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No Fair: Monkey Sees, Doesn't
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Girls are cool for school
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Riding to Earth's Core
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Strong Bones for Life
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Dust Mites
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Raise a Lifelong Reader by Reading Aloud
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Dreams of Floating in Space
Thinner Air, Less Splatter
Speedy stars
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Fastest Plant on Earth
Bright Blooms That Glow
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Planet Hunters Nab Three More
Asteroid Lost and Found
Evidence of a Wet Mars
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Model Plane Flies the Atlantic
Roll-Up Computer Monitors to Go
A Micro-Dose of Your Own Medicine
The Parts of Speech
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Tinkering With the Basic Bike
Reach for the Sky
Are Propellers Fin-ished?
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Arctic Melt
Science loses out when ice caps melt
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Heavy Sleep

Weighing too much can damage your health, and obesity is a growing problem for both kids and adults around the world. Sleep might be one answer to the problem. A new study has found that elementary school students who slept too little were more likely to gain pounds. Past studies have shown a link between sleeping less and weighing more, but scientists have had a tough time determining "which came first, the chicken or the egg," says Julie C. Lumeng of the University of Michigan in Ann Arbor. In other words, it hasn't been clear whether kids who weigh too much have trouble sleeping, or whether sleeping less leads to weight gain. Both scenarios seemed equally possible. To get a better idea of which causes which, Lumeng and colleagues interviewed the parents of 785 third graders from around the United States. The parents answered questions about how well their kids slept that year. Three years later, the parents answered the same questions. By sixth grade, 18 percent of kids involved in the study were obese. The scientists found no relationship between weight and the students' race or gender. It also didn't matter how strict their parents were, or whether they were boys or girls. Obesity struck all of these groups equally. Instead, sleep seemed to be the key factor. Over the 3 years of the study, the children averaged a healthy 9.5 hours of sleep a night. Some kids, however, slept a lot more--or less--than others. For the sixth graders, every hour of sleep above the 9.5-hour average was linked to a 20 percent lower risk of being obese. Sleep appeared doubly important for the third graders. Every extra hour of sleep they got was linked to a 40 percent drop in obesity by sixth grade. "I expected we'd find that this [sleep link with obesity] was just a bunch of bunk," says Lumeng, a pediatrician. But their findings were convincing. No matter how her team looked at the link, "we couldn't make it go away."—Emily Sohn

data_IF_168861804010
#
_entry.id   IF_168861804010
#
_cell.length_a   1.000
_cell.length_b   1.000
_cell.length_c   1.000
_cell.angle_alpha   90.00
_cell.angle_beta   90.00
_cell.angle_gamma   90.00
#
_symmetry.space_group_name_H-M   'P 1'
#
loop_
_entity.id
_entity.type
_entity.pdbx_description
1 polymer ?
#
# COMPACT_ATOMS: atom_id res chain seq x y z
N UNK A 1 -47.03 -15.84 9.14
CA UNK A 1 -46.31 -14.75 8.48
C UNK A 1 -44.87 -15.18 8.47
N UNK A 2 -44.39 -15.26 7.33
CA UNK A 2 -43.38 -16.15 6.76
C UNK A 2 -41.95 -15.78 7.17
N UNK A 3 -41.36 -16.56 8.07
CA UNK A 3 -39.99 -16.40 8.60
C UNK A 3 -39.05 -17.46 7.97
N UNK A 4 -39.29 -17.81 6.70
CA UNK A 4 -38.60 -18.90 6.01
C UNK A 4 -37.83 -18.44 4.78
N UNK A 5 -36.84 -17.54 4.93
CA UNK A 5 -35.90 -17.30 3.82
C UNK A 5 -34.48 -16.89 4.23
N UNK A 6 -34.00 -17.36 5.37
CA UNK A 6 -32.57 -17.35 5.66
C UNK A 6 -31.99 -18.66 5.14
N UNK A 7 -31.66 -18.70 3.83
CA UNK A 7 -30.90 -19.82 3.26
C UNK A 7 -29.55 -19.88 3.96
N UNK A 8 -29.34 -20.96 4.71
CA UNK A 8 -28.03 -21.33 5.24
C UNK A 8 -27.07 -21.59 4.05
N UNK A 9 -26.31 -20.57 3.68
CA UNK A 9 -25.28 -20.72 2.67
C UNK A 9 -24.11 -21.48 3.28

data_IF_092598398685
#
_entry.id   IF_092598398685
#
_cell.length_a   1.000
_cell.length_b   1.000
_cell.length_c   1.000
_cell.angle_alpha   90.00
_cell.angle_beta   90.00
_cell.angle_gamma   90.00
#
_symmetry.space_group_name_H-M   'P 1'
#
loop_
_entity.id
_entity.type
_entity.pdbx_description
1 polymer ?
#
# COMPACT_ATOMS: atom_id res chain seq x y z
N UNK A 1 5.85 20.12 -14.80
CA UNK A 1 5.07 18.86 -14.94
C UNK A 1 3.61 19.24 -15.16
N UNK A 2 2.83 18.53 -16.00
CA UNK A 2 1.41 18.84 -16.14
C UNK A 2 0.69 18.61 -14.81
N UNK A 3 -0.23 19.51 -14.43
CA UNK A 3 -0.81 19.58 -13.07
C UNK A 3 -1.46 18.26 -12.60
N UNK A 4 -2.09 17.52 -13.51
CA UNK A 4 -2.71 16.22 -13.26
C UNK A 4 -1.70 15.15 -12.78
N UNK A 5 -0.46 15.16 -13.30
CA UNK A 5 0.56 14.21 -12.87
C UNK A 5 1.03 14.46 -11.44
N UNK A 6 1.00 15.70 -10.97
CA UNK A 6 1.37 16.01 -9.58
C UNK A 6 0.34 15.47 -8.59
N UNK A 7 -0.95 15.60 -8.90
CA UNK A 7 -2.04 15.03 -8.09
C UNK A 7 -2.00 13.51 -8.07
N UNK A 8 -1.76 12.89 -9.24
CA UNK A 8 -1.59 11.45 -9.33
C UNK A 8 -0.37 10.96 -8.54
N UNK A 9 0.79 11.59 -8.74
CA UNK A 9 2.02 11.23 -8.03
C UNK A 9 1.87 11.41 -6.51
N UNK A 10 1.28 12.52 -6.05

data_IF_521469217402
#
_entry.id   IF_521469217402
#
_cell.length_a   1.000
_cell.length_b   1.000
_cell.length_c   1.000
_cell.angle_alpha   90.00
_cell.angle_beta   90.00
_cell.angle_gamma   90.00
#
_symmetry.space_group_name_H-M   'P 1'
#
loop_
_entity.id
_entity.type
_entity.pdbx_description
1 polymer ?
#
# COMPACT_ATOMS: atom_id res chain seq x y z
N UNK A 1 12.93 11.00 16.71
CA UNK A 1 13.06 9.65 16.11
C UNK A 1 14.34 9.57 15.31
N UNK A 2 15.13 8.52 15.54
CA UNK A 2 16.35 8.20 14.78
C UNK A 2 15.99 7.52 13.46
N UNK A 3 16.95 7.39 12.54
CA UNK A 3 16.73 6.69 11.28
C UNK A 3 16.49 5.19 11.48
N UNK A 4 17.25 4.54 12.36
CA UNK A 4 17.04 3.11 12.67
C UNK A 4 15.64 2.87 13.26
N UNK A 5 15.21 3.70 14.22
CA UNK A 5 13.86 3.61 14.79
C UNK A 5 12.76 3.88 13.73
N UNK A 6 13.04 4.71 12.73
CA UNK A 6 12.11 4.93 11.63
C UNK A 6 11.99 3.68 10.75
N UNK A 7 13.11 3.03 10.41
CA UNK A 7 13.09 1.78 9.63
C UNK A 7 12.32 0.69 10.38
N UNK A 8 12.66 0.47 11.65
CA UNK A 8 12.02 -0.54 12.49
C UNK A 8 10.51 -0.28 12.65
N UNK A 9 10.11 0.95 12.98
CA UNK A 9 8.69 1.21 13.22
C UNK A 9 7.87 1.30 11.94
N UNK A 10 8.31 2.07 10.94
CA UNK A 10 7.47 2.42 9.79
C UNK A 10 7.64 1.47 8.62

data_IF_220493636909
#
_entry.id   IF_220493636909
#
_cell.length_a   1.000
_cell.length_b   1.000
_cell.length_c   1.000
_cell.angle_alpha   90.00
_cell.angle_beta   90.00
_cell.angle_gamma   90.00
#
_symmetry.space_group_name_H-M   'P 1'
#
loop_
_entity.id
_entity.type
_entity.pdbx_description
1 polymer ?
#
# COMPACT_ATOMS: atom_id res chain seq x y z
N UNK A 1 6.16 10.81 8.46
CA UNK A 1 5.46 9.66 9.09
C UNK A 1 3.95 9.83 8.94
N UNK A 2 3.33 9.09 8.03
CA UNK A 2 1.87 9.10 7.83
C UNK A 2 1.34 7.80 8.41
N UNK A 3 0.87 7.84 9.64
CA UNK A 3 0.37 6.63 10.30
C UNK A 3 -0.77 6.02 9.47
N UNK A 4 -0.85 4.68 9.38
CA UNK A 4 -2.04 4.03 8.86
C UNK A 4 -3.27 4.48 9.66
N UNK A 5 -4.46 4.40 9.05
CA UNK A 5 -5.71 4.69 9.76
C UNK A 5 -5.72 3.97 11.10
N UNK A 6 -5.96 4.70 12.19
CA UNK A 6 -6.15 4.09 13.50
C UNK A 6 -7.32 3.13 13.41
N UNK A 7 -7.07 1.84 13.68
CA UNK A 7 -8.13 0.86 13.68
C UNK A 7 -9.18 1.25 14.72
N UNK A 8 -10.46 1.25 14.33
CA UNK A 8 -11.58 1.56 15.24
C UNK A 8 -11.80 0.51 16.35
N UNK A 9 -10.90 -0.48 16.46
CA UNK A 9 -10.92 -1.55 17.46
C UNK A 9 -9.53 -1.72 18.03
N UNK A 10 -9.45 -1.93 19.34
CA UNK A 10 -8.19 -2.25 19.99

Heavy Sleep
Heavy Sleep








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